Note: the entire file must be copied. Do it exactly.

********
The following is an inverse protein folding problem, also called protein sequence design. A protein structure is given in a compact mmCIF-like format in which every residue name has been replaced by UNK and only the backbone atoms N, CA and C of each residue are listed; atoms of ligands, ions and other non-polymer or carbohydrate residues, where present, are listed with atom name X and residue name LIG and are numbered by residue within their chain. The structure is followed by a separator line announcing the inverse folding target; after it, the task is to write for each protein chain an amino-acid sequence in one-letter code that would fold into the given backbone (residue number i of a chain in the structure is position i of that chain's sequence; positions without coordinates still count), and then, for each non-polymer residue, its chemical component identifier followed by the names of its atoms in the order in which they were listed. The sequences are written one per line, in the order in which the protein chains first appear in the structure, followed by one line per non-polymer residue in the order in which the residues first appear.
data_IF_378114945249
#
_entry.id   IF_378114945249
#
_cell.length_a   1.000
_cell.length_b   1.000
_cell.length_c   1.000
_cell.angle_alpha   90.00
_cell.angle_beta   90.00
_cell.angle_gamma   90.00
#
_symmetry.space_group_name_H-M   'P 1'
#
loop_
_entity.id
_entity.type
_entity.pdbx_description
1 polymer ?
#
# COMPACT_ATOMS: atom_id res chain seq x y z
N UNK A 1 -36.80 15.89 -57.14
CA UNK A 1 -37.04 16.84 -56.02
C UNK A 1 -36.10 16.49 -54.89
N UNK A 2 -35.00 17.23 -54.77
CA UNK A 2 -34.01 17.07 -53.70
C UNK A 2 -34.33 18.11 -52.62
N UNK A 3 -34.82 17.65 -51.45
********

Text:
The following is an inverse protein folding problem, also called protein sequence design. A protein structure is given in a compact mmCIF-like format in which every residue name has been replaced by UNK and only the backbone atoms N, CA and C of each residue are listed; atoms of ligands, ions and other non-polymer or carbohydrate residues, where present, are listed with atom name X and residue name LIG and are numbered by residue within their chain. The structure is followed by a separator line announcing the inverse folding target; after it, the task is to write for each protein chain an amino-acid sequence in one-letter code that would fold into the given backbone (residue number i of a chain in the structure is position i of that chain's sequence; positions without coordinates still count), and then, for each non-polymer residue, its chemical component identifier followed by the names of its atoms in the order in which they were listed. The sequences are written one per line, in the order in which the protein chains first appear in the structure, followed by one line per non-polymer residue in the order in which the residues first appear.
data_IF_378114945249
#
_entry.id   IF_378114945249
#
_cell.length_a   1.000
_cell.length_b   1.000
_cell.length_c   1.000
_cell.angle_alpha   90.00
_cell.angle_beta   90.00
_cell.angle_gamma   90.00
#
_symmetry.space_group_name_H-M   'P 1'
#
loop_
_entity.id
_entity.type
_entity.pdbx_description
1 polymer ?
#
# COMPACT_ATOMS: atom_id res chain seq x y z
N UNK A 1 -36.80 15.89 -57.14
CA UNK A 1 -37.04 16.84 -56.02
C UNK A 1 -36.10 16.49 -54.89
N UNK A 2 -35.00 17.23 -54.77
CA UNK A 2 -34.01 17.07 -53.70
C UNK A 2 -34.33 18.11 -52.62
N UNK A 3 -34.82 17.65 -51.45